Dr. Adams believes that her role lies not only in making the diagnosis and implementing appropriate therapy for her patient, but also in partnering with the family and other treating physicians to provide the best possible outcome.

“Juvenile idiopathic arthritis is not just one disease and has different presentations from patient to patient.” – Dr. Alexa B. Adams “It can be difficult for families to accept the diagnosis of a chronic condition and they have a number of concerns,” says Dr. Adams. “I always ask them to express exactly what those concerns are. Sometimes they are about the proposed therapies. Sometimes they are about whether their child will be able to continue to attend school and participate in activities the way that they always had. And sometimes they have other worries. Children and their families need a physician who will take the time to acknowledge, listen to, and discuss their concerns. Seeing my patients respond to treatment and resume school and activities with improvement in their arthritis symptoms is the most rewarding part of my job.” Her patients and their families agree that Dr. Adams takes this to heart. In 2012, she was awarded the “My Doc Rocks” award from the Arthritis Foundation, nominated by a grateful mom of one of her young patients. Reference Article Walters HM, Pan N, Lehman TJ, Adams A, Huang WT, Sitaras L, Cunningham-Rundles S, Walsh TJ, Toussi SS. A prospective study comparing infection risk and disease activity in children with juvenile idiopathic arthritis treated with and without tumor necrosis factor-alpha inhibitors. Clinical Rheumatology. 2014 Sep 18. [Epub ahead of print] For More Information Dr. Alexa B. Adams • adamsa@hss.edu


Division of Rheumatology

18 PROFESSIONAL STAFF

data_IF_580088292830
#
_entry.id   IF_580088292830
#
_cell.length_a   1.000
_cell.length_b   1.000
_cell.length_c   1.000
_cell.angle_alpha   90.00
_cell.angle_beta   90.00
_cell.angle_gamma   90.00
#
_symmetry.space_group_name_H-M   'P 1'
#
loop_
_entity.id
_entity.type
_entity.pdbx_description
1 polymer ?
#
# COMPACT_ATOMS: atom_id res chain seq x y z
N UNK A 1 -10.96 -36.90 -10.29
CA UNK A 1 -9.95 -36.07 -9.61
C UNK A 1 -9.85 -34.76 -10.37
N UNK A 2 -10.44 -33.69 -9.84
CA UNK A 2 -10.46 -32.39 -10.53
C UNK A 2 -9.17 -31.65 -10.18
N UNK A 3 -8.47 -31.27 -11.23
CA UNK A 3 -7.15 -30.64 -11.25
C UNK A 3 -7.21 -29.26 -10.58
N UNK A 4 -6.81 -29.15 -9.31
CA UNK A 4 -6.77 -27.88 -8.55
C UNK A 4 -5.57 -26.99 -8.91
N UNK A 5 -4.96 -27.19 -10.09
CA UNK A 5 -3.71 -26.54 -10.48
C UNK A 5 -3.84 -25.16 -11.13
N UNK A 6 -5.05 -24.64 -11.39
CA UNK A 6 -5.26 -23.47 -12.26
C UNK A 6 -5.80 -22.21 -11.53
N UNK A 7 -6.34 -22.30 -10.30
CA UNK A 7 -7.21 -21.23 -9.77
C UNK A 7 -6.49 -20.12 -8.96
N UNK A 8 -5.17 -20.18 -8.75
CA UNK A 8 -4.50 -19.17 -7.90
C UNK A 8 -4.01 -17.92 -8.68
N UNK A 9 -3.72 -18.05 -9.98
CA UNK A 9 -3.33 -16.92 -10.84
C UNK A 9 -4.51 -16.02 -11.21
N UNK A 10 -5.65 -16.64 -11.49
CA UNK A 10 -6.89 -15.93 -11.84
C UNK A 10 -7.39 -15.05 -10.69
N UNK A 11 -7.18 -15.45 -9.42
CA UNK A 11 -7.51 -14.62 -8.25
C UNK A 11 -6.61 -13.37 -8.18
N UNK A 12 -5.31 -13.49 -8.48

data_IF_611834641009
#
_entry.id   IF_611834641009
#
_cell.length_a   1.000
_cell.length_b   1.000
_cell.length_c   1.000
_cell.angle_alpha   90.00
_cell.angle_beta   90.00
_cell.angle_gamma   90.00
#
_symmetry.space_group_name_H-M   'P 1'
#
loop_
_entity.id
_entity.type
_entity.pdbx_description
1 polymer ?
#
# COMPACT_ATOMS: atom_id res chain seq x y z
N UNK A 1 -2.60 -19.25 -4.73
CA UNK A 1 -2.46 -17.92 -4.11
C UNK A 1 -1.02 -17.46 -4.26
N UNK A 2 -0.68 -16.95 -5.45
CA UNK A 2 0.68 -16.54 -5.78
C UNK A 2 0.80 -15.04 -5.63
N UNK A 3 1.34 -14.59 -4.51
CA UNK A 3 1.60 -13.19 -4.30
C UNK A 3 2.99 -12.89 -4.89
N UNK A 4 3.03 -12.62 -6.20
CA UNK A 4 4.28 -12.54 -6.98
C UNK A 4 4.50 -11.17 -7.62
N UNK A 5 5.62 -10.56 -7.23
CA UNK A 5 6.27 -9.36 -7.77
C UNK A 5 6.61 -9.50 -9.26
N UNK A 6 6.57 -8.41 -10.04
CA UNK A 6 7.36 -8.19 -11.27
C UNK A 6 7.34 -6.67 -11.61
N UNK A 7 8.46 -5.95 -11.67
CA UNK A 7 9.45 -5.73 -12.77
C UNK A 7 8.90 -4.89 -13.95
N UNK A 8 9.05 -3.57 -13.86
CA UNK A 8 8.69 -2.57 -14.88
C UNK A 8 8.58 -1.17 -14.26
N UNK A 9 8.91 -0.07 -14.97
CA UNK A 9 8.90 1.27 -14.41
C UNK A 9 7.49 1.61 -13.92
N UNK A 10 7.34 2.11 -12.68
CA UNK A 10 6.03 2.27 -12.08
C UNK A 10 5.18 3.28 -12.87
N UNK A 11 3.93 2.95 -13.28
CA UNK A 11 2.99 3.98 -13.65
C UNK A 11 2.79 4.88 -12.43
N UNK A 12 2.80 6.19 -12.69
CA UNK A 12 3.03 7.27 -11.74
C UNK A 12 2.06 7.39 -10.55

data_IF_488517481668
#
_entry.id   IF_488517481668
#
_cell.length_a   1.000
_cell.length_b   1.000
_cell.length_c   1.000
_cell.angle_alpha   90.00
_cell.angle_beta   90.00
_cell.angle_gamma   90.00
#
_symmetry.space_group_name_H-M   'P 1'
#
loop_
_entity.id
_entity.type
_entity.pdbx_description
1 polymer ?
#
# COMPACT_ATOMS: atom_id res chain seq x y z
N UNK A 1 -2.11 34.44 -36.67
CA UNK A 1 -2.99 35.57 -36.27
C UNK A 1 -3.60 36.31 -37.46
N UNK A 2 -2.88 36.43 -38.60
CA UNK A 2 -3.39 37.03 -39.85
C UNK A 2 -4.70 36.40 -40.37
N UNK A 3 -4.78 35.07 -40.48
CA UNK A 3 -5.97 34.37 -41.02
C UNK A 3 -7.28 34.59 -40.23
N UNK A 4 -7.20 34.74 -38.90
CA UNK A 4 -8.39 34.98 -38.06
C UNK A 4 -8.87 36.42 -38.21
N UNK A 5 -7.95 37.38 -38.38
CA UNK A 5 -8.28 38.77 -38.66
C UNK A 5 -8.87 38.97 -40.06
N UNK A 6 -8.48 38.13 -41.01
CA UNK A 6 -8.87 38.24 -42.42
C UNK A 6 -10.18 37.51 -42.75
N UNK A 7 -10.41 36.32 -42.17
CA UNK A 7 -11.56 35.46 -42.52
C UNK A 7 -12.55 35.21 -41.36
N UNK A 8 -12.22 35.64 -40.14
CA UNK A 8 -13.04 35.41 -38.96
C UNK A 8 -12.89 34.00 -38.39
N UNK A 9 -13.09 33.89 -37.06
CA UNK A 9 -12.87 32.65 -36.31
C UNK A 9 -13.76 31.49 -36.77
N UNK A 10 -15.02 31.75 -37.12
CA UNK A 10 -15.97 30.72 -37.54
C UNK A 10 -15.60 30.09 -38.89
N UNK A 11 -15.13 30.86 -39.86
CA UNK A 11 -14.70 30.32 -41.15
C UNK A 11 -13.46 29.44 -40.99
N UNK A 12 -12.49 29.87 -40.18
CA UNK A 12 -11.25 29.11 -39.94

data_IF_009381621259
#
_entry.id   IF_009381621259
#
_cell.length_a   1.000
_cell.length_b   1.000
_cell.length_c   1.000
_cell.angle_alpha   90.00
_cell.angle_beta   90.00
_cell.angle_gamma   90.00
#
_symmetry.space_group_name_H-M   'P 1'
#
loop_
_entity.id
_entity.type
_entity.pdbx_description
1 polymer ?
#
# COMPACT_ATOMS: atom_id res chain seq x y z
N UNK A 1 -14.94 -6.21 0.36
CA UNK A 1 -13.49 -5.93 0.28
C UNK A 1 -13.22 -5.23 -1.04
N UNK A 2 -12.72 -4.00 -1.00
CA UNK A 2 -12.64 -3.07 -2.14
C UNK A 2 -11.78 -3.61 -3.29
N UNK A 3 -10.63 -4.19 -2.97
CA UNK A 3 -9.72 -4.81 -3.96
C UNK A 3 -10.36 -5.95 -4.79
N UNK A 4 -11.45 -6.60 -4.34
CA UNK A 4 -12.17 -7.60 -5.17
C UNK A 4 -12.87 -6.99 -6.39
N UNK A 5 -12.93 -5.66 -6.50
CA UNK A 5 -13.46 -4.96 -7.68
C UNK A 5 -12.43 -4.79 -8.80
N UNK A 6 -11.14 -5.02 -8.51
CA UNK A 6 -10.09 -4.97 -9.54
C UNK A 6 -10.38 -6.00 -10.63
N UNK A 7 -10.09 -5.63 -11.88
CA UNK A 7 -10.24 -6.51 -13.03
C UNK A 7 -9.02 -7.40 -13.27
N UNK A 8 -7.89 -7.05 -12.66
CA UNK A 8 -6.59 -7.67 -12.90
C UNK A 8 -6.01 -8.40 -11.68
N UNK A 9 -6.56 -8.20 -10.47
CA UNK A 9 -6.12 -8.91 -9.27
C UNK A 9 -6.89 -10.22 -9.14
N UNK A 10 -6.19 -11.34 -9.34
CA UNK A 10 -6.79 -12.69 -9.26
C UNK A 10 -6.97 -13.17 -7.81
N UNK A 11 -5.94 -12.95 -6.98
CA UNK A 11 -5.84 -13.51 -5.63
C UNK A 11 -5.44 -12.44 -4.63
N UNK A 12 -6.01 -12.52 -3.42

2014 Annual Report

19 ENDOWED CHAIRS, PROFESSORSHIPS,

CONTENTS

AND FELLOWSHIPS 20

SELECTED PUBLICATIONS

24

CONTACT INFORMATION

DIVISION OF RHEUMATOLOGY 17


PROFESSIONAL STAFF DEPARTMENT OF MEDICINE Physician-in-Chief, Director, Department of Medicine, and Chair, Rheumatology Division Mary K. Crow, MD, MACR Perioperative Medicine Division Linda A. Russell, MD Director Pediatric Rheumatology Division Thomas J.A. Lehman, MD, FAAP Director Rheumatology Faculty Practices Theodore R. Fields, MD, FACP Coordinator Bone Health and Osteoporosis Center of Excellence Linda A. Russell, MD Director Inflammatory Arthritis Center of Excellence Vivian P. Bykerk, MD Director Lupus and Antiphospholipid Syndrome Center of Excellence Jane E. Salmon, MD Director Scleroderma, Vasculitis, and Myositis Center of Excellence Robert F. Spiera, MD Director Rheumatology Fellowship Program Anne R. Bass, MD, FACP Director Jessica R. Berman, MD Associate Director Alexa B. Adams, MD Director, Pediatric Rheumatology Fellowship Program Academy of Rheumatology Medical Educators Stephen A. Paget, MD, FACP, MACR Director Jessica R. Berman, MD Associate Director Physicians-in-Chief Emeriti Charles L. Christian, MD, MACR Stephen A. Paget, MD, FACP, MACR Physicians Emeriti Harry Bienenstock, MD Lawrence J. Kagen, MD, MACR Irwin Nydick, MD Martin Nydick, MD Ernest Schwartz, MD